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Finding Fitness in the Garden

Finding Fitness in the Garden

Kathy Renwald

It’s functional fitness time in the garden. The sun is getting warmer, the air is cool, the combination is perfect for pleasant chores that can last all day. Pruning, cutting back, making trips to the compost pile, light cultivation, activity that juices up the joints and clears the head.

  There is still a lot of brown in the landscape, but that makes crocus, with their purple punch, even more dramatic. Hazel shrubs dangle their earring like catkins in a flirtatious way, and lilac buds are bulking up in the warm sun.

  At every turn the miracles of botany are on display. Remember the pots you didn’t quite put away? Maybe you just turned them upside down, and forgot about them for the winter.  I was turning over just such pots and marveling at creeping thyme already growing and green, and new shoots of chives pale and frail, but gladly giving off their oniony perfume. I just tucked them back into their pots, moved them into the light, and wait for them to get big enough to snip.

Raised beds make vegetable easy to pick, and keeps the soil in great condition. Kathy Renwald Photo.

  One big container, usually home to summer annuals, was just sitting there, stuffed with soil and waiting for something to happen. So I sprinkled in seeds of mustard greens and peas, both cool weather crops.  If I can harvest a few pea shoots, and some spicy mustard greens (before the groundhogs), I’ll be smugly happy.

  At the bottom of our hillside garden, is a thicket of shrub roses, ‘Complicata’ and ‘Dart’s Dash’.  I cut both of them back ruthlessly.  It looks better. When the roses get too tall, they block the view of the rest of the garden, and make you feel oddly claustrophobic.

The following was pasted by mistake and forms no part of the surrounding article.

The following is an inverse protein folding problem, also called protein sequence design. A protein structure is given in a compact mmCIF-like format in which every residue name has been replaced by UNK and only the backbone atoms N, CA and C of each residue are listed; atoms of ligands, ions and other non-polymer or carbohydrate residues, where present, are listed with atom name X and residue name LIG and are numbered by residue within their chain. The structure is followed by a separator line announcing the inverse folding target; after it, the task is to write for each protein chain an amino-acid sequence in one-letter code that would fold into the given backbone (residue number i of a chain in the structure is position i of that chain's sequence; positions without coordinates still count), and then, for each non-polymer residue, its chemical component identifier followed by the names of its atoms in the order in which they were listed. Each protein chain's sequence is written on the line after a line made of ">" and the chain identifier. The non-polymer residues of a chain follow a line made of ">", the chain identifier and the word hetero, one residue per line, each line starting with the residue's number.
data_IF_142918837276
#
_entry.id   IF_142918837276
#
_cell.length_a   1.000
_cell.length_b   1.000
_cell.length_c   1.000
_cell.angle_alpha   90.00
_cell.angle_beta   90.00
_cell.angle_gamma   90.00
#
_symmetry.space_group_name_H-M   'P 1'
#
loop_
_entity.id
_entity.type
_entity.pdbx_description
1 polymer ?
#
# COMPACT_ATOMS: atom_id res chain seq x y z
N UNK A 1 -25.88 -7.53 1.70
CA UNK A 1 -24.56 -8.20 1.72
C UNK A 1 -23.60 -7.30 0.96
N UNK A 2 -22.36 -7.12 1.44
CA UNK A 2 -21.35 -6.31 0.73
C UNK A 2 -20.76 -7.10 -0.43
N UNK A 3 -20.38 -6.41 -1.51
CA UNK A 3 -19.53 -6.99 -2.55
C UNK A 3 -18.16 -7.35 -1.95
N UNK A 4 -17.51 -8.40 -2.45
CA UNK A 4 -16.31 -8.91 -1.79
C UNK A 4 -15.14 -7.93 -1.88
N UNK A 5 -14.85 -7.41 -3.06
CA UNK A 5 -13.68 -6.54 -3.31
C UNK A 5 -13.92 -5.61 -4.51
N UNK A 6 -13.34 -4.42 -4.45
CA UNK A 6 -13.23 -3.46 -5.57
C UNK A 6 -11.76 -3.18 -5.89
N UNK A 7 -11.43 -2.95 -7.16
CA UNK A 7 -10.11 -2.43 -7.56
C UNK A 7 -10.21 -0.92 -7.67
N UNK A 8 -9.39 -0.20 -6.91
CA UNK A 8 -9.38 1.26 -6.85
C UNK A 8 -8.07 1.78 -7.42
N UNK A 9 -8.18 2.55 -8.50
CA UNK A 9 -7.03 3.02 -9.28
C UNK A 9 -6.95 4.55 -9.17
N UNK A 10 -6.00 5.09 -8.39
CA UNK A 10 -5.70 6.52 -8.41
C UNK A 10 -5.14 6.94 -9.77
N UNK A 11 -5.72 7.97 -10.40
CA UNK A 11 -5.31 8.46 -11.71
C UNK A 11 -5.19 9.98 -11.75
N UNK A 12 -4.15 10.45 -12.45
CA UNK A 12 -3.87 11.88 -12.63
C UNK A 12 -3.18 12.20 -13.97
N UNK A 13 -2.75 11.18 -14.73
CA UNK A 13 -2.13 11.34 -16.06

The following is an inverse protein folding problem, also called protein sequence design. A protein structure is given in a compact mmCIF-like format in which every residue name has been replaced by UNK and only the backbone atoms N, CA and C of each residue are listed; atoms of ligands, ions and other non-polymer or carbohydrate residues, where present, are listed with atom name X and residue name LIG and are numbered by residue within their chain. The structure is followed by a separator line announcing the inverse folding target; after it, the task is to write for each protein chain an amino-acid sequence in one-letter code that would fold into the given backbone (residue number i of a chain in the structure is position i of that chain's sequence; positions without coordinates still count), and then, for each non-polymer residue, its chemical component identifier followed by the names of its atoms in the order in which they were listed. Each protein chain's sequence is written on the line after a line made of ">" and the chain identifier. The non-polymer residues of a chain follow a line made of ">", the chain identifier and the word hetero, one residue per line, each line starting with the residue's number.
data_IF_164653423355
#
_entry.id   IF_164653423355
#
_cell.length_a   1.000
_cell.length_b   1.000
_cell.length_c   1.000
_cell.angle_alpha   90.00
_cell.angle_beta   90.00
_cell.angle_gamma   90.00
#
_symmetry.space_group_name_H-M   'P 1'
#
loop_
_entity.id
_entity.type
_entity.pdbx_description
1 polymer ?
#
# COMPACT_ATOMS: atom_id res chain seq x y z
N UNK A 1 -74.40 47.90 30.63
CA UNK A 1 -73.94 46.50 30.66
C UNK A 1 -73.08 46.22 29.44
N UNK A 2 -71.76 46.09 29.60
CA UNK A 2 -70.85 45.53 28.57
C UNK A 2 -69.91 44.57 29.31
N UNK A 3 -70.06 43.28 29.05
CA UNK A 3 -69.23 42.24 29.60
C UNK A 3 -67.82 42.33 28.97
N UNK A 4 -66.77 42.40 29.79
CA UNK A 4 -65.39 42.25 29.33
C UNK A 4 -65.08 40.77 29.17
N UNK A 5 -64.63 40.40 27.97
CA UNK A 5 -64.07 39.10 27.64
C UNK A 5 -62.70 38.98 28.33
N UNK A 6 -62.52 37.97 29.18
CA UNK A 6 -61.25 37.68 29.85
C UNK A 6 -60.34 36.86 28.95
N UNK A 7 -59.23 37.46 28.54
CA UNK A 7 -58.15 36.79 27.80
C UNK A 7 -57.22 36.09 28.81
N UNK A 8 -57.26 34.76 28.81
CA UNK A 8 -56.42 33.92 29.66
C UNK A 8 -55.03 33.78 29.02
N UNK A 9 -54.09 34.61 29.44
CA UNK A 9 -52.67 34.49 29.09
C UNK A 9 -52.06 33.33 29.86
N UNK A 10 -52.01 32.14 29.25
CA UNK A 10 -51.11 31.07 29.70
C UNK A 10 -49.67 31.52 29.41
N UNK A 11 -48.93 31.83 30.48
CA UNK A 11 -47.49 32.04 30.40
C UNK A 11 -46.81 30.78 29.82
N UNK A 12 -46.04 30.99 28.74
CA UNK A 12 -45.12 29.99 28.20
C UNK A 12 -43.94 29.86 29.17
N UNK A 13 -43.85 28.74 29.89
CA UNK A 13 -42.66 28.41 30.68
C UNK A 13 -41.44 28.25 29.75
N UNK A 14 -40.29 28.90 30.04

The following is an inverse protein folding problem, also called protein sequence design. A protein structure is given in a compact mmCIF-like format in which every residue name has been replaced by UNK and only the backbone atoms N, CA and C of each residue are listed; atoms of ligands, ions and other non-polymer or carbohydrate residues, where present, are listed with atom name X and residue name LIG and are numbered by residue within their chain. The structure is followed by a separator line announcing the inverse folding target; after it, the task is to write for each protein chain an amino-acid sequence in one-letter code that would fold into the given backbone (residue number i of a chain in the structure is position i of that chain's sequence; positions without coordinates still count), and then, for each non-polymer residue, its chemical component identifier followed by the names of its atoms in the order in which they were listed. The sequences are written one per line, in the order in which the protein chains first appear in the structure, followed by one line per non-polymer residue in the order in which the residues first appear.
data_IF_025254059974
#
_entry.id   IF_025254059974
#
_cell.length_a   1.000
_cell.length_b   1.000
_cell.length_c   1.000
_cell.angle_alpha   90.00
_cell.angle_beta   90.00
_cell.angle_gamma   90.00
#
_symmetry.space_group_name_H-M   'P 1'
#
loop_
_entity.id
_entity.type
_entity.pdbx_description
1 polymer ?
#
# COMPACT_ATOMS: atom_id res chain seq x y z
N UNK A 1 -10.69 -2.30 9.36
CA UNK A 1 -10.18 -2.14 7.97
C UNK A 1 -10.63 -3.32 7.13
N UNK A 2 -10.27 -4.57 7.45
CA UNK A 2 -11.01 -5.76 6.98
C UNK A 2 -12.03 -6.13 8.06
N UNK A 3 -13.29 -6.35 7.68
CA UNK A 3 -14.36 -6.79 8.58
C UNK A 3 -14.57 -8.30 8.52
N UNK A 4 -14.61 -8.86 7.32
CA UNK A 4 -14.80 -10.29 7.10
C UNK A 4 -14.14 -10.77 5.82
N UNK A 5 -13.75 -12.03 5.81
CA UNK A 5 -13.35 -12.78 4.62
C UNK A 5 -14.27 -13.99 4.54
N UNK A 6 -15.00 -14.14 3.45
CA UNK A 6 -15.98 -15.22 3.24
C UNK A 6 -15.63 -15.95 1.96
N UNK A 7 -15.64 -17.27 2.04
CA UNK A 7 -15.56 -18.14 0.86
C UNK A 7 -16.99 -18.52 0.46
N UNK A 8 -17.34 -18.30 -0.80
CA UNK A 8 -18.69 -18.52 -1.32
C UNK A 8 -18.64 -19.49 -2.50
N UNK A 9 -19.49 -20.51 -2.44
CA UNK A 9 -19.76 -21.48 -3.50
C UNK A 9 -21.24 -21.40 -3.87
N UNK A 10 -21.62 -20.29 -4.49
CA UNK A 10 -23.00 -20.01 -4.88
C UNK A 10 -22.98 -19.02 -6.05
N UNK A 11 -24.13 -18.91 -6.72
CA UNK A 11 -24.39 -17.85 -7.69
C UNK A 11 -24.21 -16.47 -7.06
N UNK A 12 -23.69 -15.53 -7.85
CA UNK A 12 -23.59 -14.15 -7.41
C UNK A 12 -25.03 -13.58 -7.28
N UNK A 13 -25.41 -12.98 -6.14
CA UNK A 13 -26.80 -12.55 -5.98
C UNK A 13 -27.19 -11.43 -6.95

There’s nothing wrong with shaving back ground covers too. I cut back pachysandra, ivy and vinca. After sulking for a bit, they will send up a lot of new, thick growth, like they’ve been to the Hair Doctor.

  Some shrubs like butterfly bush and caryopteris can be cut right back to the ground. Wait too long and the leaves will start to unfurl along the woody stems, and it will be hard to do the drastic pruning.

  And what about lavender?  The pruning of this plant can be as confusing as cutting back clematis.

  In her book Lavender: the grower’s guide (Timber Press), author Virginia McNaughton takes a hard line. “if they (lavender) have reached three years of age and have never been pruned, then pruning at this stage may not achieve anything and it may be better to replace the bush.”

  There are over 30 different species of lavender. English lavender called angustifolia, native to southern France is often used in cold climate gardens.

  For the record, McNaugton recommends pruning this one twice a year, once after flowering and the first time in spring. In spring she suggests pruning only the sides to allow for top flowering.  If the lavender has been well pruned the previous year, spring pruning may not be necessary.  Lavender can be cut back by one third, to one half. Do not cut too far back into the woody stems, or risk killing the plant.

  Once you have pruned the lavender, strew the clippings on your paths.  As you walk you’ll be in aromatherapy heaven, and you’ll forget to fret about whether you have killed it or not.

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